I'm not kidding. The narration is awful.
Eric Brooks is one of the worst narrators of anything I've listened to in a long. Stilted, emotionless, and unable to put the least emphasis into his performance, I will never buy another audiobook that he narrates. The story itself is interesting, but I suspect Brooks manages to rob it of some of its impact, so it's hard to tell if the story might be compellingly interesting. What a slap in the face for the author!
Anyone other Eric Brooks. Someone who had had their tongue removed could have done a much better job. How does this guy get jobs? He must use bribery AND blackmail.
I was amazed by these two girls and what resulted from their friendship. Apart they may well have been harmless. Together they were explosive.
Please give Peter Graham, the author, my heartfelt condolences that the audio version of his book has been so badly damaged in narration.
I would recommend that they read the print book and skip this audio version.
His reading is flat, labored and sometimes halting, without any emotion. And he hisses the final "s" on plurals and possessives. Very unpleasant to listen to.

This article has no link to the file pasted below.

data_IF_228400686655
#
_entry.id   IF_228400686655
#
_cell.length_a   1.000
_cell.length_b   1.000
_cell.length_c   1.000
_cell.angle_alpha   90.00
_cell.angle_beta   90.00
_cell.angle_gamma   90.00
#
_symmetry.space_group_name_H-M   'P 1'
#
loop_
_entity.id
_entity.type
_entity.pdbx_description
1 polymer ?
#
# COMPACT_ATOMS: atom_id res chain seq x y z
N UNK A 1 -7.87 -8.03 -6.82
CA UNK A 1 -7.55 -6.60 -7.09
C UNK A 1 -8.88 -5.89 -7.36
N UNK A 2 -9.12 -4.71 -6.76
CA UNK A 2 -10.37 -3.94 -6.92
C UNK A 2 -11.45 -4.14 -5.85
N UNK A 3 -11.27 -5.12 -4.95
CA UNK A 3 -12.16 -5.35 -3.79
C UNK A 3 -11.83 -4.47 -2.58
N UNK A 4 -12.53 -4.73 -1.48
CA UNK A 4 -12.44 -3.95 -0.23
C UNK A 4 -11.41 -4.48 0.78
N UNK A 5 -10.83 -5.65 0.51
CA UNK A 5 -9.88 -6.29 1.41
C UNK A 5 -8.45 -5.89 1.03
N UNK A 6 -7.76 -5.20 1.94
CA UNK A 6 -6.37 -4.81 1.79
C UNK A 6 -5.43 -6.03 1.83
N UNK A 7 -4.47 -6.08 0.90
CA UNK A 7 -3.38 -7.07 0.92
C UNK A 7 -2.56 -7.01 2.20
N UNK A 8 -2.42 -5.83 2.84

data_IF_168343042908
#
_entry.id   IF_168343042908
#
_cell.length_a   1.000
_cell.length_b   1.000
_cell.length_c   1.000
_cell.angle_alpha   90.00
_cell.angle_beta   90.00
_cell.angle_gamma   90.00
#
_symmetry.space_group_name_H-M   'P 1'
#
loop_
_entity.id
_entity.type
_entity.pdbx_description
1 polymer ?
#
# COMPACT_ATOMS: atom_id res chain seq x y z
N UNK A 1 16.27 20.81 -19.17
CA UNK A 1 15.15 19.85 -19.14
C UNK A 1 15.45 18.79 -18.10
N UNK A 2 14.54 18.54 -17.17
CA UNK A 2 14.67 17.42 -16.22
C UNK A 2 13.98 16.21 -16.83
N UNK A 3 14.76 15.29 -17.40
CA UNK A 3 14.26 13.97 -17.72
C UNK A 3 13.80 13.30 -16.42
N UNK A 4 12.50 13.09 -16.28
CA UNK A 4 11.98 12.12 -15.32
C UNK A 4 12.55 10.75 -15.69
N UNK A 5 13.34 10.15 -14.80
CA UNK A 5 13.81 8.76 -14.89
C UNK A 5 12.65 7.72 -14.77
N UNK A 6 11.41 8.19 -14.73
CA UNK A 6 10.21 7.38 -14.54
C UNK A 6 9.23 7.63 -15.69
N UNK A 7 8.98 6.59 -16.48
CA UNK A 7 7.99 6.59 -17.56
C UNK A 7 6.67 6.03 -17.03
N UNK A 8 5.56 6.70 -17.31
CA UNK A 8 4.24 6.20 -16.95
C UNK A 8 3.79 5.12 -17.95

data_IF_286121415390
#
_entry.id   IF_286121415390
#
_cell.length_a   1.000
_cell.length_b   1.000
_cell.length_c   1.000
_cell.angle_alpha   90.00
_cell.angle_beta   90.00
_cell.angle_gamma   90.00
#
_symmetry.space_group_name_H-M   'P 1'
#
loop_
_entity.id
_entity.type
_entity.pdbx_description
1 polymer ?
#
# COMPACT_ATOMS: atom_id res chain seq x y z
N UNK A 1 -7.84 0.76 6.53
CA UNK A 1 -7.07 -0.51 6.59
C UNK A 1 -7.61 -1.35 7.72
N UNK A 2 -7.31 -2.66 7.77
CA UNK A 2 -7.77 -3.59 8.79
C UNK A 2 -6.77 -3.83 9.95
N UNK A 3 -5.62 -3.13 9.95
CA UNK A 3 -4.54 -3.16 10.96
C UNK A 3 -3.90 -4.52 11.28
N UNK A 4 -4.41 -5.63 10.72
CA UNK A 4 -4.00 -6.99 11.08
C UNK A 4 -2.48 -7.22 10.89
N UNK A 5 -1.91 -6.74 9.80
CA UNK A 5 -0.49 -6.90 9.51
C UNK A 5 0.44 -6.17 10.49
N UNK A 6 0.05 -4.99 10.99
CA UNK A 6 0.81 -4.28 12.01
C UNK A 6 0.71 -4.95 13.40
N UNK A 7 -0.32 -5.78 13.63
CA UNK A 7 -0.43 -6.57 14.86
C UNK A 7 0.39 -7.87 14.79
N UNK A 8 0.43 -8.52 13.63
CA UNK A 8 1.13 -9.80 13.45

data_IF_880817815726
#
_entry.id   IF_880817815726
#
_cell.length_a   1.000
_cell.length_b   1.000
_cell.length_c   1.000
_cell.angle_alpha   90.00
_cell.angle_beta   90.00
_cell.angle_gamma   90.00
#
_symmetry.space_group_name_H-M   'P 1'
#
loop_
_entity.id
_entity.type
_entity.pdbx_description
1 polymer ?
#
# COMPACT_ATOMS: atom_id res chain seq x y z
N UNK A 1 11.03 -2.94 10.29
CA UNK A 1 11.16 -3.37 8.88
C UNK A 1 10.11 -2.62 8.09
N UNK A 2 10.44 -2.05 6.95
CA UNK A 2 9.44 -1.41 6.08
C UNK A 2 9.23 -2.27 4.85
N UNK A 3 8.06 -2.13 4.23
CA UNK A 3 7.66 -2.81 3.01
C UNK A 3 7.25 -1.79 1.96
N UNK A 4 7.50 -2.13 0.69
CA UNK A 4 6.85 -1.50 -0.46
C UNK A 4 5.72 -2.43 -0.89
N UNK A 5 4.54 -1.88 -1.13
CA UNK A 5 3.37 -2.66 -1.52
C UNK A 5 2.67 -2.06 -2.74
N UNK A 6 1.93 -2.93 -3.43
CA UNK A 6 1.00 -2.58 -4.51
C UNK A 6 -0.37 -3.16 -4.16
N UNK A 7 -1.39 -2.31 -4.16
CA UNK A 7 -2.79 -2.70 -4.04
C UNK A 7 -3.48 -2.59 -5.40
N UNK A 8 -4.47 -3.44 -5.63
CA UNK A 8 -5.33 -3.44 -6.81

I would like to learn more about her life after her release from prison and before she began publishing, but those years are private and should be kept that way if Ms. Perry doesn't want to talk about her life.
This book contains only the information that came out at the time of the trial and during the imprisonment of the two girls. Neither of them contributed in any way to the book. As far as I could tell, no one involved was interviewed.
I was pretty familiar with this story already, having seen Heavenly Creatures when it came out and having read a few things about the case, but there were many details included in this book that I hadn't known and enjoyed reading. The detail available, including actual testimony from the case, lengthy passages from diaries, and information from many close to the case, was very impressive. I was frankly astonished to hear accounts of the way both girls maintained their sickeningly grandiose superiority complexes well after they were separated and in prison. I suppose I had imagined that it wouldn't have taken long for them to come back down to earth, but this was not the case at all.